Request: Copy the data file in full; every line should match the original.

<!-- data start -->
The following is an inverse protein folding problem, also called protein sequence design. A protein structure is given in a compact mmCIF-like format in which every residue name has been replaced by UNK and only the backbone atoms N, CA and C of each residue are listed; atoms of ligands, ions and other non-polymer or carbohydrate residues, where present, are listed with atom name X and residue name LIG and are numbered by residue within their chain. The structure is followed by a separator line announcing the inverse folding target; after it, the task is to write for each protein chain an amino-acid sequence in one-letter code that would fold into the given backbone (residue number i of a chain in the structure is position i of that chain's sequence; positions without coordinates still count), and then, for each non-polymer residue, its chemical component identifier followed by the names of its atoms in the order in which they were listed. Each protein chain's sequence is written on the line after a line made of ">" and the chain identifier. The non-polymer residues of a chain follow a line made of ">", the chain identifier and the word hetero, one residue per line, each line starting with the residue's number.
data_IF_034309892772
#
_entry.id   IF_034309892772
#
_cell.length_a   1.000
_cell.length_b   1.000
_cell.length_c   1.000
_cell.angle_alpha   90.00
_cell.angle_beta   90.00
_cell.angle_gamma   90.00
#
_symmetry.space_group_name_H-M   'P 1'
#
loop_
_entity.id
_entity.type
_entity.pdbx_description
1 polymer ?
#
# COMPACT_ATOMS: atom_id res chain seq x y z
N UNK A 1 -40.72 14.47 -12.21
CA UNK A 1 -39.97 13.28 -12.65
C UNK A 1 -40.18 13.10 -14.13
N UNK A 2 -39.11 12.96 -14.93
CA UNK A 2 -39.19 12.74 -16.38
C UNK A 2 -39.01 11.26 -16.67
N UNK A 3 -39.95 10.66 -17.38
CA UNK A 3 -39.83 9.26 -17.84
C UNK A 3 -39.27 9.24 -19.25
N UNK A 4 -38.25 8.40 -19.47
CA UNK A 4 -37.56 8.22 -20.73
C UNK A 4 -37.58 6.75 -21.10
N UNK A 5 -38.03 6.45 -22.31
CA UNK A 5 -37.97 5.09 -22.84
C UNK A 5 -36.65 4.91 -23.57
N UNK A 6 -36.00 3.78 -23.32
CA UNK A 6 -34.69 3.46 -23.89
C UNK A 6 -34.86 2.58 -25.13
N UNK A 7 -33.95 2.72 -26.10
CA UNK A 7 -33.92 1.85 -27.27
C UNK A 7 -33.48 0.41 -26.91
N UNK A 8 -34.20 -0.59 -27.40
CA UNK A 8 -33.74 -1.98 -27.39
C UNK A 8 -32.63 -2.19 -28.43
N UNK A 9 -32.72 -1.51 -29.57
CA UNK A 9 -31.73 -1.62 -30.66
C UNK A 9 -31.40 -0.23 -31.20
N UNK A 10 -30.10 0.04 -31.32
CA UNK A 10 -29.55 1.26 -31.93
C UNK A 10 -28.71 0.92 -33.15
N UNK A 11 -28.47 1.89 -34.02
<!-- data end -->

The following is an inverse protein folding problem, also called protein sequence design. A protein structure is given in a compact mmCIF-like format in which every residue name has been replaced by UNK and only the backbone atoms N, CA and C of each residue are listed; atoms of ligands, ions and other non-polymer or carbohydrate residues, where present, are listed with atom name X and residue name LIG and are numbered by residue within their chain. The structure is followed by a separator line announcing the inverse folding target; after it, the task is to write for each protein chain an amino-acid sequence in one-letter code that would fold into the given backbone (residue number i of a chain in the structure is position i of that chain's sequence; positions without coordinates still count), and then, for each non-polymer residue, its chemical component identifier followed by the names of its atoms in the order in which they were listed. Each protein chain's sequence is written on the line after a line made of ">" and the chain identifier. The non-polymer residues of a chain follow a line made of ">", the chain identifier and the word hetero, one residue per line, each line starting with the residue's number.
data_IF_034309892772
#
_entry.id   IF_034309892772
#
_cell.length_a   1.000
_cell.length_b   1.000
_cell.length_c   1.000
_cell.angle_alpha   90.00
_cell.angle_beta   90.00
_cell.angle_gamma   90.00
#
_symmetry.space_group_name_H-M   'P 1'
#
loop_
_entity.id
_entity.type
_entity.pdbx_description
1 polymer ?
#
# COMPACT_ATOMS: atom_id res chain seq x y z
N UNK A 1 -40.72 14.47 -12.21
CA UNK A 1 -39.97 13.28 -12.65
C UNK A 1 -40.18 13.10 -14.13
N UNK A 2 -39.11 12.96 -14.93
CA UNK A 2 -39.19 12.74 -16.38
C UNK A 2 -39.01 11.26 -16.67
N UNK A 3 -39.95 10.66 -17.38
CA UNK A 3 -39.83 9.26 -17.84
C UNK A 3 -39.27 9.24 -19.25
N UNK A 4 -38.25 8.40 -19.47
CA UNK A 4 -37.56 8.22 -20.73
C UNK A 4 -37.58 6.75 -21.10
N UNK A 5 -38.03 6.45 -22.31
CA UNK A 5 -37.97 5.09 -22.84
C UNK A 5 -36.65 4.91 -23.57
N UNK A 6 -36.00 3.78 -23.32
CA UNK A 6 -34.69 3.46 -23.89
C UNK A 6 -34.86 2.58 -25.13
N UNK A 7 -33.95 2.72 -26.10
CA UNK A 7 -33.92 1.85 -27.27
C UNK A 7 -33.48 0.41 -26.91
N UNK A 8 -34.20 -0.59 -27.40
CA UNK A 8 -33.74 -1.98 -27.39
C UNK A 8 -32.63 -2.19 -28.43
N UNK A 9 -32.72 -1.51 -29.57
CA UNK A 9 -31.73 -1.62 -30.66
C UNK A 9 -31.40 -0.23 -31.20
N UNK A 10 -30.10 0.04 -31.32
CA UNK A 10 -29.55 1.26 -31.93
C UNK A 10 -28.71 0.92 -33.15
N UNK A 11 -28.47 1.89 -34.02